Heartening look at the body's busiest organ
The caricature of a heart drawn on a Valentine's Day card is only a rough representation of what the heart looks like. Your heart is shaped more like an upside-down pear.
Its structure makes the heart an efficient, never-ceasing pump. From birth to death it keeps on pumping.
When you run, it pumps quickly. When you sleep, it pumps slowly.
The heart provides the power needed for life. This life-sustaining power has caused an air of mystery.
Modern technology has done much to demystify the heart, but it still holds fascination for many people.
The Heart: An Online Exploration (http:// sln.fi. edu/biosci/heart.html) is a cool site where you can explore the organ and the complexities of its development and structure.
Follow the blood through the blood vessels, and wander through their weblike systems.
The site also explains how to have a healthy heart, how to prevent heart disease and gives figures on heart disease fatalities.
You can check out videos, such as a heart bypass operation, information on how the heart works, and some of the biology involved.
If you still want to learn more about the heart, take a look at some recommended resource materials, enrichment activities, and a brief glossary that can also be found at this Web site.
Before 1900, very few people died of heart disease. These days it is the Number One killer in the United States.
The age of technology has made life easier and made people more prone to heart disease.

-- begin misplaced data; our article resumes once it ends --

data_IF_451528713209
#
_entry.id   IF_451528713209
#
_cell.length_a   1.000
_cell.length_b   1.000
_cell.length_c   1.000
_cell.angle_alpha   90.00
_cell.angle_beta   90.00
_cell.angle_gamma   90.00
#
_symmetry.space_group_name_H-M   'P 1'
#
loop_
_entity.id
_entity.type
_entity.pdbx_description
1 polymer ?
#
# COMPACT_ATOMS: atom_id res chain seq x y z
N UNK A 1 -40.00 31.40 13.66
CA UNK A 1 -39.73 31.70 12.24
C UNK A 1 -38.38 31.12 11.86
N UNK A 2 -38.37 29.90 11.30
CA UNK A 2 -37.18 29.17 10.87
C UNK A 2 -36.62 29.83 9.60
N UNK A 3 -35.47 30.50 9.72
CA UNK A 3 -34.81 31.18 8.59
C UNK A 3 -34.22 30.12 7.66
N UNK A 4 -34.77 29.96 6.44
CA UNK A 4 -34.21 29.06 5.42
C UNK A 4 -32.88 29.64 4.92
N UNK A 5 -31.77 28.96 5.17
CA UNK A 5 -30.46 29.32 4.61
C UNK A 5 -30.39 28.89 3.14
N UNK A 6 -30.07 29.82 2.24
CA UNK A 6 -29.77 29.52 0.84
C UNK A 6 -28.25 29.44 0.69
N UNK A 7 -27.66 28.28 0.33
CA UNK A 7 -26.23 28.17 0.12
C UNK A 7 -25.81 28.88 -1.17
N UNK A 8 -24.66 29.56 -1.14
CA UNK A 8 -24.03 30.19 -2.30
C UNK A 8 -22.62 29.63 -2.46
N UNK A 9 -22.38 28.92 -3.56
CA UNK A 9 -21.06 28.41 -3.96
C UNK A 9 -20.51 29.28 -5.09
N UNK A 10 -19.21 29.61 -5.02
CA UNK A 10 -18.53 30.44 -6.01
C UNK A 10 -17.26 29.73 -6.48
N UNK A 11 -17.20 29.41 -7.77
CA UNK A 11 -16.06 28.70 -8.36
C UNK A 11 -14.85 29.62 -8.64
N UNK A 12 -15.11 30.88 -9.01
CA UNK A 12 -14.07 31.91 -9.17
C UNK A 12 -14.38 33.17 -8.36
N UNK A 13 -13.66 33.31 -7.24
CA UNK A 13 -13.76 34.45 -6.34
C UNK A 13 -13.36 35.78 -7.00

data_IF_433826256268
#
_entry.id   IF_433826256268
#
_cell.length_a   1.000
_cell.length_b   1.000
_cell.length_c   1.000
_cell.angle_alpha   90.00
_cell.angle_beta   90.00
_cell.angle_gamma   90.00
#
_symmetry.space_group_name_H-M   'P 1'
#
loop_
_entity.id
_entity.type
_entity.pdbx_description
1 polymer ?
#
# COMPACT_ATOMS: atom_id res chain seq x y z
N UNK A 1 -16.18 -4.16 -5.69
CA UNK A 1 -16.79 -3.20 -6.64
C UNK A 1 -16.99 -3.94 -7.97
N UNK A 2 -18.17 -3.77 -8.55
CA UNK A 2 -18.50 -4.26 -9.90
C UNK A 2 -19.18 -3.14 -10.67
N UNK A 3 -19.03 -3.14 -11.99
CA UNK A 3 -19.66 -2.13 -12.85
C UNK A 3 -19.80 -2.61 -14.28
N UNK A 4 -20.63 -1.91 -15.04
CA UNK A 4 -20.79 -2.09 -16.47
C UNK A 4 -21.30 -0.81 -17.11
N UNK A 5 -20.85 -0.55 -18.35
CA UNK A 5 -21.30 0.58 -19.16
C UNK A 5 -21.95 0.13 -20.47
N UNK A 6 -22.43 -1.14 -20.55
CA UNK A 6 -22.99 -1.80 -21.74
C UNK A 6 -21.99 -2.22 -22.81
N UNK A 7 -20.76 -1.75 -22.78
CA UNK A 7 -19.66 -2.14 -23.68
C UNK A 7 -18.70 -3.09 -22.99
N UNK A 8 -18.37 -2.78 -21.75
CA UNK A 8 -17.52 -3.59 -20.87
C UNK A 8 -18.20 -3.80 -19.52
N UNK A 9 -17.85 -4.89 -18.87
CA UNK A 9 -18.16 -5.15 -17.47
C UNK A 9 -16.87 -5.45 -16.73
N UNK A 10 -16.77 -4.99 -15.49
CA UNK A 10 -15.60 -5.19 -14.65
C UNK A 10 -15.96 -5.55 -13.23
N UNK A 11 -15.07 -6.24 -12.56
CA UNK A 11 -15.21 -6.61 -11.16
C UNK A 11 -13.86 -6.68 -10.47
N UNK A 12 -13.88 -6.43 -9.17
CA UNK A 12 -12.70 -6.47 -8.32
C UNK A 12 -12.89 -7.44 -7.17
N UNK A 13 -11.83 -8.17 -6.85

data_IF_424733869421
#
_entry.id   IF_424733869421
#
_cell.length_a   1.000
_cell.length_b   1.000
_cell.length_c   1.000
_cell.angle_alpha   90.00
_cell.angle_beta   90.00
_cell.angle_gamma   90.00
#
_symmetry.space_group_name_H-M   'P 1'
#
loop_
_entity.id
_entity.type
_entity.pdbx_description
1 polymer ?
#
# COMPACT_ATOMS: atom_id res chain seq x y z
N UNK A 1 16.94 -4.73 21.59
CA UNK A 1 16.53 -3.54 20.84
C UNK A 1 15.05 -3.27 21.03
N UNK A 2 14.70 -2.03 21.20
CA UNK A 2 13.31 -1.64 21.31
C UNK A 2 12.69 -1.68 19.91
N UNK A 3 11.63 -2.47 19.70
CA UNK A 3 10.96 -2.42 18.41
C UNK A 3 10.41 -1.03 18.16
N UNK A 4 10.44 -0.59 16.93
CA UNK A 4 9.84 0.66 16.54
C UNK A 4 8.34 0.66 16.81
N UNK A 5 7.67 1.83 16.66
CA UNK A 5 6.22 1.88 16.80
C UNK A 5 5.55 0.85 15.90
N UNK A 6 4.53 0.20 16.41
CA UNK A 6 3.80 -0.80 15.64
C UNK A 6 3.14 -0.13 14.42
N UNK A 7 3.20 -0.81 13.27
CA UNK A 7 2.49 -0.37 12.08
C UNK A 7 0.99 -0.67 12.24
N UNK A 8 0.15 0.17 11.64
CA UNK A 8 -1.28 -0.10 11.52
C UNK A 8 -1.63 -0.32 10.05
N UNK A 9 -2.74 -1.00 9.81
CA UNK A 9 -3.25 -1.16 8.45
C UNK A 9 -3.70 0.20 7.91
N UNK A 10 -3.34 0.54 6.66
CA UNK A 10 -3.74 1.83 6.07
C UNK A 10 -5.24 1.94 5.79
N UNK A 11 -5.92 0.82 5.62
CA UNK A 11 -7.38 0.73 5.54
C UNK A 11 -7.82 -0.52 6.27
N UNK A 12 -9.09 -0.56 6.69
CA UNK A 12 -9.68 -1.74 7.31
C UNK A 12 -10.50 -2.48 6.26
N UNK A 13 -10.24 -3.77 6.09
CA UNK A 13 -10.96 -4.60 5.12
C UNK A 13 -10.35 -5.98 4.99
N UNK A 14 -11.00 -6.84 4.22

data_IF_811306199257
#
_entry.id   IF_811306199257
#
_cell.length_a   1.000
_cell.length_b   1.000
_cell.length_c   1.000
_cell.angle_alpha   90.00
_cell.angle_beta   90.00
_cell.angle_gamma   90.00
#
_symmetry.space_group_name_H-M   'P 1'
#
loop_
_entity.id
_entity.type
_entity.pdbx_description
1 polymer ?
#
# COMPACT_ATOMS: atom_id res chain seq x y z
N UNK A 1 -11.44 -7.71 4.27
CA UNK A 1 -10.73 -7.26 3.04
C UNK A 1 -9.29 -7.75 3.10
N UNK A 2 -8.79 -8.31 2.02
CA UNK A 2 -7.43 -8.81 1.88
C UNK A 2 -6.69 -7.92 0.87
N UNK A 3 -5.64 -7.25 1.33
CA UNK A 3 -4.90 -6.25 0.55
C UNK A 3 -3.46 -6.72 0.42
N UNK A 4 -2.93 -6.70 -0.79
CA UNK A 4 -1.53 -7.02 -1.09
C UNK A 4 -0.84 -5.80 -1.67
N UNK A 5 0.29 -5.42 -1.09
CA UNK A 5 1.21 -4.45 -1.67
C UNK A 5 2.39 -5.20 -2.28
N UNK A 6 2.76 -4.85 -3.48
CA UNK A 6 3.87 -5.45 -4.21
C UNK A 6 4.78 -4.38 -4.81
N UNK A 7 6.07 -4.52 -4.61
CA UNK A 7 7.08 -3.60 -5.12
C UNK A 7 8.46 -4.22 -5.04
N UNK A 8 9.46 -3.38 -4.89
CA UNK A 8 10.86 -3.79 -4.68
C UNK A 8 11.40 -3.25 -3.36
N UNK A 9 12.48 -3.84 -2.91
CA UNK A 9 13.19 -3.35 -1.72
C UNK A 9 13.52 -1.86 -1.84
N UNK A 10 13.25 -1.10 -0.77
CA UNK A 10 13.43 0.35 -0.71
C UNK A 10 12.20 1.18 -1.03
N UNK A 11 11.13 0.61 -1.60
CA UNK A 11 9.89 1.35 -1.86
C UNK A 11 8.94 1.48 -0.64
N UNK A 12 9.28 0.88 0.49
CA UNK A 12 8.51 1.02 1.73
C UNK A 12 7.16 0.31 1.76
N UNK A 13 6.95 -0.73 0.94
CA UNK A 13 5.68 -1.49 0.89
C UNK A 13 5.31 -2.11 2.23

With the new lifestyle came a change in diet, and the combination of a sedentary life and a rich diet led to an increase in clogged blood vessels, heart attacks, and strokes.
Heart disease has become so commonplace, that between 1940 and 1967 the World Health Organisation called it the world's most serious epidemic.
At Heart Care http://www.advocatehealth.
com/heartcare/home.html), you can find comprehensive information to help you understand how heart disease affects people and what will happen during specific procedures and interventions.
You will also learn how risk factors affect our heart. The more risk factors, the greater chance you have of developing heart disease. Therefore, reducing these risk factors is the key to a healthier heart.
Descriptions of some common heart diseases, such as coronary artery disease, valvular heart disease, and heart failure, are also explained at Heart Care Web site.
Of all heart diseases, heart attacks are probably the most common. They can be caused by blood vessel disease or by a blood clot lodged in a coronary artery.
For details, go to http://www.amhrt.org/hs97/ha.html.